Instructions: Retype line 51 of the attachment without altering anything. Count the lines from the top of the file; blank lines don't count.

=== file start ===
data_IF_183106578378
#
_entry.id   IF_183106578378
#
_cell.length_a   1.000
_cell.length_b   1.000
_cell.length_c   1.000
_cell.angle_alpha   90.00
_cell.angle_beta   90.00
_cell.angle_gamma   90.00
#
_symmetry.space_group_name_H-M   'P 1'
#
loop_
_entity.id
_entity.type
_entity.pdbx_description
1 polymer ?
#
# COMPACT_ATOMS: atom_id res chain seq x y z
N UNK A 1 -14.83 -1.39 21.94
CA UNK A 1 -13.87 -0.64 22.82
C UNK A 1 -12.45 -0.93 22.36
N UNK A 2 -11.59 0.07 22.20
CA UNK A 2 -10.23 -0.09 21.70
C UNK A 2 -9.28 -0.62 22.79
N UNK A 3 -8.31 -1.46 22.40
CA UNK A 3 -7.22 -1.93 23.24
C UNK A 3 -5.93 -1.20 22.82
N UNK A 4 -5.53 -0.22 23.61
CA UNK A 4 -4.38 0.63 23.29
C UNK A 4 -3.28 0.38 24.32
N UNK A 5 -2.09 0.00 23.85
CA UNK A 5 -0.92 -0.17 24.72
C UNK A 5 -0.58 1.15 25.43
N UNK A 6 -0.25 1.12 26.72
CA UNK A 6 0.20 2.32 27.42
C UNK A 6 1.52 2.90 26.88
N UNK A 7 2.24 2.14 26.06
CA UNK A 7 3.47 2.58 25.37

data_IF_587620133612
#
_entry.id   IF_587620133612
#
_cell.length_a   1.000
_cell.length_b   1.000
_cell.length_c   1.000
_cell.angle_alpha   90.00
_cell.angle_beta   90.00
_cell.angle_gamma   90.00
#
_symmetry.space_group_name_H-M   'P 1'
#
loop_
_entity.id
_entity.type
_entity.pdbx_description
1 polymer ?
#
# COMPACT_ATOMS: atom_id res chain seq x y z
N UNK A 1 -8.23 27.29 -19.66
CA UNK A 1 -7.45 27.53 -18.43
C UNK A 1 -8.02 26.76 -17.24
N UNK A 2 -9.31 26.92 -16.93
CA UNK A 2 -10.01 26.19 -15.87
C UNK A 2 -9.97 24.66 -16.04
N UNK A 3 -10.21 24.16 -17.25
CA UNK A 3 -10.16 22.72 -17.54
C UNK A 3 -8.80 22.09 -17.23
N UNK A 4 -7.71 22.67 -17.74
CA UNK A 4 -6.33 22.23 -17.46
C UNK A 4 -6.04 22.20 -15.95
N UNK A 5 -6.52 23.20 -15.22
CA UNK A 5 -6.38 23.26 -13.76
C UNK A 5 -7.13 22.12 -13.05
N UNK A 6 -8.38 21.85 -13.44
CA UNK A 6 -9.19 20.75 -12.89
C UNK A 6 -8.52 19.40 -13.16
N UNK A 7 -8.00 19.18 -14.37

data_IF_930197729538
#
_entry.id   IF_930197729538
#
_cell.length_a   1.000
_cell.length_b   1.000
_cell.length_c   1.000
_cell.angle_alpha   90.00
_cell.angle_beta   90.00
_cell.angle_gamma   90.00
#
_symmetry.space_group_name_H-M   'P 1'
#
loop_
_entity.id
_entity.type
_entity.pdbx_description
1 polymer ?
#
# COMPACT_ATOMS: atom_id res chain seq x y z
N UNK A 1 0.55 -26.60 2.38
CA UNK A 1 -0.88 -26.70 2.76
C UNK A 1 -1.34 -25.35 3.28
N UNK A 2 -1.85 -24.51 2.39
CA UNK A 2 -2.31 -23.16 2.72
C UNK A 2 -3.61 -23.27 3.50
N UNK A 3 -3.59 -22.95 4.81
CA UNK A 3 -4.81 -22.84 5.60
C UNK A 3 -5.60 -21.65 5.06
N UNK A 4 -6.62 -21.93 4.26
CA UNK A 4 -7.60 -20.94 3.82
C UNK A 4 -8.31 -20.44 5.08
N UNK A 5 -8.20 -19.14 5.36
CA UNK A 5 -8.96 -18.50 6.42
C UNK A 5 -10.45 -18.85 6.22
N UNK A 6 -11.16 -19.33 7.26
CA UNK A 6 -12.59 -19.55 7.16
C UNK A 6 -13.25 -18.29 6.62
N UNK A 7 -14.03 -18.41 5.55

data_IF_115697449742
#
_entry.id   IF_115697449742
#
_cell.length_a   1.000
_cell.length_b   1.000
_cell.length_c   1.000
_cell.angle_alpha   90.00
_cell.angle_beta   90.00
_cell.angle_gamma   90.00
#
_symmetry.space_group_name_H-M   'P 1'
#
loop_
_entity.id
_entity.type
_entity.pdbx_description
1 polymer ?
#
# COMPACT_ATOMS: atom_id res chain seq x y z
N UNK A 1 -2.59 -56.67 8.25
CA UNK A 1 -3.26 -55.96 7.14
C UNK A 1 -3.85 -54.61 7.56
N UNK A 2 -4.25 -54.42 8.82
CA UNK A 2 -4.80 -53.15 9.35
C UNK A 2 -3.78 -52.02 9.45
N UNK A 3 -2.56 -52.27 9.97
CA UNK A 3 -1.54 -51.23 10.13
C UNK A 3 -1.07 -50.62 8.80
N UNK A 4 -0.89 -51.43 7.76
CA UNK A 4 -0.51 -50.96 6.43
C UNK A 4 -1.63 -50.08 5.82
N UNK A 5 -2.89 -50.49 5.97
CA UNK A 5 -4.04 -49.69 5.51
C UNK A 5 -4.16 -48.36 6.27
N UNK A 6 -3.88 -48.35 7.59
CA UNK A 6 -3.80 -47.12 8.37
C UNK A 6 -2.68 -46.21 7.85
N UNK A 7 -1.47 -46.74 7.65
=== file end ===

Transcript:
#